[cxxii] See Skyview Motel, LLC v. Wald, 83 A.D.3d 1081, 1082 (2d Dept. 2011).
[cxxiv] Frazier v. Smallseed, 384 S.C. 56, 62-63 (Ct. App. 2009).
[cxxv] N.Y. Real Prop. Act. § 543 (McKinney 2008).
[cxxvi] See N.J. Stat. Ann. § 2A:14-6.
[cxxvii] See N.J. Stat. Ann. § 2A:14-30.
[cxxviii] See N.J. Stat. Ann. § 2A:62-2.
[cxxix] See N.J. Stat. Ann. § 2A:14-31.
[cxxx] See J & M Land Co. v. First Union Nat. Bank, 166 N.J. 493, 518 (2001).
[cxxxii] Id. at 497.
[cxxxiii] Id. at 518.
[cxxxiv] Id. at 497.
[cxxxv] Me. Rev. Stat. tit.14, § 801 (1954).
[cxxxvi] See Striefel v. Charles-Keyt-Leaman Partnership, 733 A.2d 984, 989 (Me. 1999).
[cxxxvii] See Me. Rev. Stat. tit.14, §816 (1954).
[cxxxviii] See Wis. Stat. Ann. § 893.27 (West 1979).
[cxxxix] See Wis. Stat. Ann, § 893.26 (West 1997).
[cxl] See id.
[cxli] See Orcutt v. Blum, 344 Wis.2d 122 (2012).
[cxlii] See Wis. Stat. Ann. § 893.25. (West 1979).
[cxliii] See id.
[cxliv] 735 Ill. Comp. Stat. Ann. 5/13-101 (West 1981).
[cxlv] 735 Ill. Comp. Stat. Ann. 5/13-107 (West 1981).
[cxlvi] See Joiner v. Janssen, 85 Ill.2d 74, 81 (1981).
[cxlvii] See Conn. Gen. Stat. Ann. § 52-575 (b) (West 1996); Del. Code Ann.tit. 10 § 7903 (West 1995); 735 Ill. Comp. Stat. Ann 5/13-112 (West 1981); Ky. Rev. Stat. Ann. § 413.060 (West 1942); Md. Code Ann., Cts. & Jud. Proc. § 5-201 (West 1997); Me. Rev. Stat .tit.14, § 802 (1954); Mich. Comp. Laws Ann § 600.5851 (West 1993); Miss. Code. Ann. § 15-1-7 (2015); N.C. Gen. Stat § 1-17 (2011); Ohio Rev. Code Ann. § 2305.04 (West 1990); N.H. Rev. Stat. Ann. § 508.3 (2015); R.I. Gen. Law §34-7-2 (1956); VA Code Ann. §8.01-237 (1977); W.Va. Code § 55-2-3 (1923); Wis. Stat. Ann § 893.16 (West 1997).
[cxlviii] See Connelly v. Buckingham, 136 Mich App 462, 474 (1984); Durkin Villiage Plainville, LLC v. Cunningham, 97 Conn.App. 640, 652 (2006); Freed v. Cloverlea Citizens Ass’n, Inc., 228 A.2d 421, 431 (Md. 1967); Lawrence v. Town of Concord, 439 Mass. 416, 426 (allowing person claiming title by adverse possession to rely on the possession of his tenants to satisfy statutory period); Marvel v. Barley Mill Road Homes, 104 A.2d 908, 913 (Del. Ch. 1954); Zeglin v. Gahagen, 812 A.2d 558, 566 (Pa. 2002); Zipf v. Dalgarn, 114 Ohio St. 291, 296 (1926).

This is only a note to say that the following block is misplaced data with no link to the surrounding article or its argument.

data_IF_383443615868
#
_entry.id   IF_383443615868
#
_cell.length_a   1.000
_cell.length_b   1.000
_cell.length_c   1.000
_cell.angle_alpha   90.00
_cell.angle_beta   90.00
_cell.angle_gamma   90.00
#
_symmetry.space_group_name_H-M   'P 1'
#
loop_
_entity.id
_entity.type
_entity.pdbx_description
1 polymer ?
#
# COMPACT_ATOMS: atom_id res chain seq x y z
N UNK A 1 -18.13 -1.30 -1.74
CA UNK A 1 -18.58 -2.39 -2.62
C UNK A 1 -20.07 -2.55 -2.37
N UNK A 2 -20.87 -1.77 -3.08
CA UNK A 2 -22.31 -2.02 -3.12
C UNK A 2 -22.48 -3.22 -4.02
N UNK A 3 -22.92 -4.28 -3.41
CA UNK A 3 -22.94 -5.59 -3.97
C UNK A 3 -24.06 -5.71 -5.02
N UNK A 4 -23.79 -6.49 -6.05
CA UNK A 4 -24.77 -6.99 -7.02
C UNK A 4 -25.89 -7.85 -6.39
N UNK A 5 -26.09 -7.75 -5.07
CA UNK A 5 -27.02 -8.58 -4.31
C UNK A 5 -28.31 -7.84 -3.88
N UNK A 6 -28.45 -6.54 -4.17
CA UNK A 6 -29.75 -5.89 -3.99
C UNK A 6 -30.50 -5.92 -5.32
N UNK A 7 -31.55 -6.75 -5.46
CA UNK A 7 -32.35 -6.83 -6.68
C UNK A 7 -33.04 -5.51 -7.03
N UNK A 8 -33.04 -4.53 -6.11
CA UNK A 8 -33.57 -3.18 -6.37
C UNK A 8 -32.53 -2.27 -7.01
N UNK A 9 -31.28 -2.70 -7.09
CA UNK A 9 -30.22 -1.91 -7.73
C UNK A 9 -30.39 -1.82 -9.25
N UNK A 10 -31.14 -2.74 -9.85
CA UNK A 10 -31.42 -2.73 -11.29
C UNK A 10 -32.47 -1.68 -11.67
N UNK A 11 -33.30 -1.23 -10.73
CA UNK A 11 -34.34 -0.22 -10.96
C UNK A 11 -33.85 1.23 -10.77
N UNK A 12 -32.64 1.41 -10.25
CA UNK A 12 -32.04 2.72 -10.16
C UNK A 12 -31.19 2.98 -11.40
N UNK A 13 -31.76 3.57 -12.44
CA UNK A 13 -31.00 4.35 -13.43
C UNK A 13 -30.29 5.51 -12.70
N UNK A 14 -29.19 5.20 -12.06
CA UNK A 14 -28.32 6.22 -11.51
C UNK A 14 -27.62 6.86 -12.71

[cxlix] Zipf, 114 Ohio St. at 297 (1926).
[cl] Id. at 298.
[cli] See Terwilliger v. White, 222 S.C. 176, 184 (1952).
[clii] See id.
[cliii] See, e.g., Garriot v. Peters, 878 N.E.2d 431, 438 (Ind. Ct. App. 2007).
[clv] Id. at 440.
[clvi] Id. at 441.
[clvii] Id. at 442.
[clviii] Id. at 442–43.
[clix] Id. at 444.
[clx] Id. at 438.
[clxi] See Eberhart v. Meadow Haven, Inc., 11 Conn.App. 636, 640 (2008).
[clxii] Id. at 644.
[clxiv] See Apperson v. White, 950 So.2d 1113, 1116 (Miss. Ct. App. 2007).
[clxv] See id.
[clxvi] See, e.g., Merrick v. Peterson, 143 N.C.App. 656, 663 (2001).
[clxvii] McManus v. Kluttz, 165 N.C.App. 564, 570 (2004).
[clxviii] See, e.g., Parks v. Pennsylvania R. Co., 152 A. 682, 684 (Pa. 1934); Brennan v. Manchester Crossings, Inc., 708 A.2d. 815, 818 (Pa. Super. Ct. 1998).
[clxix] Brennan v. Manchester Crossings, Inc., 708 A.2d. 815, 818 (Pa. Super. Ct. 1998).
[clxx] See Conn. Gen. Stat. Ann. § 52-575 (a) (West 1996); R.I. Gen. Law §34-7-1 (1956).
[clxxi] See M.G.L. c.185 §53; see also Feinzig v. Ficksman, 42 Mass.App.Ct. 113, 114 (1997) (finding no adverse possession, despite open and continuous use of driveway and wall encroaching onto defendant’s land for over twenty years, due to the fact that the parcel was registered).
[clxxii] See Me. Rev. Stat. tit.14, §810-A (2009).
[clxxiii] See Dombkowski v. Ferland, 893 A.2d 599, 603 (Me. 2006).